WALL STREET JOURNAL | RAY A. SMITH
What comes between spring and fall? In the fashion world, it's not summer, it's "pre-fall." If all goes according to designers' and retailers' plans, it could be one of the most lucrative times of the year.
The term pre-fall refers to what used to be unglamorous, mostly commercial collections meant to tide shoppers over in between the big spring and fall seasons. They were typically filled with staples like sensible blazers, skirts and sweaters in unchallenging colors.
Pre-fall fashions were once low-key affairs, shown by private appointment—if the collections were shown at all.
But in the past few years, pre-fall has started stealing the spotlight with dramatic, red-carpet-ready looks and shows from high-profile designers including Oscar de la Renta and Karl Lagerfeld for Chanel that are on par with the designers' spring and fall collections.
For the past month, designer labels have been showing their new collections for pre-fall 2012. After a pause for the holidays, there will be more presentations from big names like Givenchy, including shows in which models just stand rather than walk a runway.
That's partly because despite its silly-seeming name, pre-fall is serious business. Pre-fall designs begin arriving in stores in May and June—two to three months before fall clothes start arriving—and generally stay on the floor until January.
This means the clothes are generally sold at full price for longer than those from the fall collections, before being marked down.
"Resort" collections, which come in between fall and spring and generally start entering stores in November, have also been rising in prominence and revenue, but pre-fall's timing has given it more celebrity buzz.
The pre-fall shows coincide with the early-year entertainment awards ceremonies including the Golden Globes and the Grammys.
"These shows have become the perfect marketing vehicle for pre-fall," says luxury goods consultant Robert Burke. "You show it in December and it's on the red carpet in January and February and in stores in May."
Pre-fall, in terms of a fashion season, is supposed to start being worn somewhere around mid- to late-August and early- to mid-September. The timing presents a weather-temperature challenge for shoppers and retailers.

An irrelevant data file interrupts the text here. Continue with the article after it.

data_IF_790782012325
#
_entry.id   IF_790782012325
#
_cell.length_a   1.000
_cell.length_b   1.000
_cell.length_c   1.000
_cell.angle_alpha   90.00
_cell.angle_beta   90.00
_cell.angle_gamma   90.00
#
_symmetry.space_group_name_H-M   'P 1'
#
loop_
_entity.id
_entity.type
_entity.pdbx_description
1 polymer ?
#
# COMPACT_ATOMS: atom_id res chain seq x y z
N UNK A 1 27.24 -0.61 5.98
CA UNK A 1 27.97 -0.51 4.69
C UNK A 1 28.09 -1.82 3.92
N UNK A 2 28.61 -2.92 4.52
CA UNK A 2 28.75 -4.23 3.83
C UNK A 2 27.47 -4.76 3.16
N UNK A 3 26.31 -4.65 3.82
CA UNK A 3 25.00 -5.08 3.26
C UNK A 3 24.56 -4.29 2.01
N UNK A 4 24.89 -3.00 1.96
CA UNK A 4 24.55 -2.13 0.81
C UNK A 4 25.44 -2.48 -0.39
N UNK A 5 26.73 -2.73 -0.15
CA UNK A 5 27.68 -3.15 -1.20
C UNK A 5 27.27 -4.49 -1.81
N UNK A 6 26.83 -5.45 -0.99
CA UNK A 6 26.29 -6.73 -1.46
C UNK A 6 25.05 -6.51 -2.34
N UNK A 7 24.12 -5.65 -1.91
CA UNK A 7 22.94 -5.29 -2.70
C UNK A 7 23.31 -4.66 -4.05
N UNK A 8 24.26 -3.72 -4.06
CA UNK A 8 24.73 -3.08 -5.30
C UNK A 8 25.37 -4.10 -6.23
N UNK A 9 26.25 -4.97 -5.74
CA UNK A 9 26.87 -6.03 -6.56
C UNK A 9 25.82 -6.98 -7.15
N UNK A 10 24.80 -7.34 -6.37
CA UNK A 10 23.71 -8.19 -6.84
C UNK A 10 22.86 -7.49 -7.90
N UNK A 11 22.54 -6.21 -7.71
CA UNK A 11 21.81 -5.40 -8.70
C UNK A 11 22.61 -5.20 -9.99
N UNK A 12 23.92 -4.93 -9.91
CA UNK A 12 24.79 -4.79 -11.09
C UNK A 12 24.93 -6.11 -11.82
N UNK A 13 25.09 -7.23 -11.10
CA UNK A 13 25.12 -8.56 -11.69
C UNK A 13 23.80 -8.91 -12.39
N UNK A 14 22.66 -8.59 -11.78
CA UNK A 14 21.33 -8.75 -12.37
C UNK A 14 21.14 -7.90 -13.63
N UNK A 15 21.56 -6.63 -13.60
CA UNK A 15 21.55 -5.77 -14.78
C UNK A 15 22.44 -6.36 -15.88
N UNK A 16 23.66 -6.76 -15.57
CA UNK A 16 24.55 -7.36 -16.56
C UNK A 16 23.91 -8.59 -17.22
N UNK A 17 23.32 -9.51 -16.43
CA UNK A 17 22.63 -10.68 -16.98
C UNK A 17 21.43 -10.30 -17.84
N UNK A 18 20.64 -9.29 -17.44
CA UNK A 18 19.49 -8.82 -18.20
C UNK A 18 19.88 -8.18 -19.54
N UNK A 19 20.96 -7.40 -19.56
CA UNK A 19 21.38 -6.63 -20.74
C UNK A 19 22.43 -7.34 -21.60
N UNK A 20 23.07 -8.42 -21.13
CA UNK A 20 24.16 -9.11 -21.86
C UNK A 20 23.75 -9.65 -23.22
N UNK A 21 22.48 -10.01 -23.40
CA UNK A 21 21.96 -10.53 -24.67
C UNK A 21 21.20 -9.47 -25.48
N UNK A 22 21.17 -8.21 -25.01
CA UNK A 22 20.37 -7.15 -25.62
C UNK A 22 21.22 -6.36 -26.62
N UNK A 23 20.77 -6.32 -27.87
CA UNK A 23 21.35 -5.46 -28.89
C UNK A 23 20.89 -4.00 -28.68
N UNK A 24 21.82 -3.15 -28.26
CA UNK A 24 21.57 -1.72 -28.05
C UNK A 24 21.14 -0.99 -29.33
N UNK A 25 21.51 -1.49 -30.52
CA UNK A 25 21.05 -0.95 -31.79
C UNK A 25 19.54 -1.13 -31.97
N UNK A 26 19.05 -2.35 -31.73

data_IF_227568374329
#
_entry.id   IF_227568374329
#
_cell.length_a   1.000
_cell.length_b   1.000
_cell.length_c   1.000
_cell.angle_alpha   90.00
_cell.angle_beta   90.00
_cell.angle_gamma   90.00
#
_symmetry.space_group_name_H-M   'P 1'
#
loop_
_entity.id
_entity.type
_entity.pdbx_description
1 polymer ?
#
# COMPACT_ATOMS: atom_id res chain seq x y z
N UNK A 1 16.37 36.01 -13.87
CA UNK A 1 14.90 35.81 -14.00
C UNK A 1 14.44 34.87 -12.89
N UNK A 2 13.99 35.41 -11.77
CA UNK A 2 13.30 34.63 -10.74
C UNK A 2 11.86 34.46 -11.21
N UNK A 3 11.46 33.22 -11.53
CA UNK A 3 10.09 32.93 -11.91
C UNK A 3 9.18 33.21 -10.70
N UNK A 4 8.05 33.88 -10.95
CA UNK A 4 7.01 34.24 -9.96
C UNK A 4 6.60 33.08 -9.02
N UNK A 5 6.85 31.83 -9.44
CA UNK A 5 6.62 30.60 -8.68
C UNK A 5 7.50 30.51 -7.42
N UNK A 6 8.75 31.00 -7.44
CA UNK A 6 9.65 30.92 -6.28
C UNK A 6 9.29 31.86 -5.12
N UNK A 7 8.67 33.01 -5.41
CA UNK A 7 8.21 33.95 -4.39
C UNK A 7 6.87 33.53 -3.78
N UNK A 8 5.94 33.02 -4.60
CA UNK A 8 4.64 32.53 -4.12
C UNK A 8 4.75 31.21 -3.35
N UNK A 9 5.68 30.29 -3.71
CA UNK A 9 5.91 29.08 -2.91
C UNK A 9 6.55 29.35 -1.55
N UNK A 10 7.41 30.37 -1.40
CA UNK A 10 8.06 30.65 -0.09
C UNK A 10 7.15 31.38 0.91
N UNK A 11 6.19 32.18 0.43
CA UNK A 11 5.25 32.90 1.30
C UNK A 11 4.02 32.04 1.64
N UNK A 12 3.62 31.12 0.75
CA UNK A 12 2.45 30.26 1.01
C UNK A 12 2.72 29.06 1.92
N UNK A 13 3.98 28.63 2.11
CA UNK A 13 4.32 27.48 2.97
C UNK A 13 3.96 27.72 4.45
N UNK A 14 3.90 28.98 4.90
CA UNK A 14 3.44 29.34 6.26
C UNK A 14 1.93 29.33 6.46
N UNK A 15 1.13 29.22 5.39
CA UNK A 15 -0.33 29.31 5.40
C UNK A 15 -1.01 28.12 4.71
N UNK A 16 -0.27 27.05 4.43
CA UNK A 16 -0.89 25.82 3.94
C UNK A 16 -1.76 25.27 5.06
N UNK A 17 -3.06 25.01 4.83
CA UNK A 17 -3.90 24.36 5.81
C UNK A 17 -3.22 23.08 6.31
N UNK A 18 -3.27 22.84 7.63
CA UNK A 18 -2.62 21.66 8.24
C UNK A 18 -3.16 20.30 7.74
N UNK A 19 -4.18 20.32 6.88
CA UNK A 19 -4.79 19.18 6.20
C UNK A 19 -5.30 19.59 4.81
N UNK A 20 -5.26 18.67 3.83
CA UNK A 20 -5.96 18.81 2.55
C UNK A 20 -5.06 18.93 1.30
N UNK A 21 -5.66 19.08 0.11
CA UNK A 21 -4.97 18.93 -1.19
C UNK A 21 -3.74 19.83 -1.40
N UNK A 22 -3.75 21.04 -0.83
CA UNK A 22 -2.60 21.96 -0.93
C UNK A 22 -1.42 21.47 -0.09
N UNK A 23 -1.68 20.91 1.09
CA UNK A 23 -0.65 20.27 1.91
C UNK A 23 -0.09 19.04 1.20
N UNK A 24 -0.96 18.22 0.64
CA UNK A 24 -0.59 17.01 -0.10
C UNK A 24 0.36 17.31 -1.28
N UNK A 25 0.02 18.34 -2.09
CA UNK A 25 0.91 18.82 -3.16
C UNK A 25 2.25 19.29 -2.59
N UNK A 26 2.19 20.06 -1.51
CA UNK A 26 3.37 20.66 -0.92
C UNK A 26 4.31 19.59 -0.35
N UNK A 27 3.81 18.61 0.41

"When these pieces hit the store in June or July, depending on the part of the country, it can be 80 or 90 degrees, so we're not only looking for really wow emotional pieces for the fall season with fur and leather, but also for lighter weights" and lighter colors, says Colleen Sherin, senior women's fashion director at Saks Fifth Avenue. It's something the retailer is especially concerned with as many of its stores are in the South, she says.
The in-between season also presents a challenge for designers. Michael Kors this month showed a coat worn with shorts, while Vera Wang showed dark-colored sleeveless fur coats and wool shrugs with light chiffon dresses in colorful spring-like prints. Mr. de la Renta showed short-sleeve outerwear and a silk merino "cardigan coat" with a mink collar.
The rise of mid-season collections began in earnest following the global recession of 2008, when even luxury shoppers stepped back from conspicuous spending. Retailers requested more deliveries from designer labels, hoping that rotating in more new merchandise would tempt shoppers to again open their pocketbooks.
Karl Lagerfeld's elaborate resort show in May 2010, held against the backdrop of Saint Tropez's harbor with models arriving by speedboat and celebrities like Diana Kruger flown in to sit front row, marked a watershed moment for these pre-season collections. Shortly after that, more designer labels put on shows or presentations and fashion magazines and websites eagerly covered them.
A spokeswoman for Oscar de la Renta, who showed 58 looks in his pre-fall runway show, said pre-fall is, in general, a big collection for the house "and very important sales-wise."
For Jason Wu, "the spring and fall collections are the main image drivers of the company," he says. But in terms of business, the pre-seasons are doing the heavy lifting.
For fall and winter, about 60% of orders from a group of key retailers is from the pre-fall collection, the designer says, while 40% is from the fall runway collection. Mr. Wu even took the opportunity during pre-fall to launch another bag line rather than wait until his fall collection.
With increasing up-to-the-second coverage, a trend shown on the runways for spring gets exhaustive exposure—and is worn by celebrities and tastemakers soon after the show is over. By the time that look reaches stores six or seven months later, it already looks and feels dated, says Catherine Moellering, executive vice president of Tobe, a New York-based trend-forecasting firm.
By January, "spring runway looks would have been worn already" by celebrities and personalities, says Mr. Wu.
That, of course, is a no-no for celebrities on the red carpet. For her appearance at the People's Choice Awards last January,Natalie Portman wore a button-front silk chiffon pleated dress from Mr. Wu's 2011 pre-fall collection.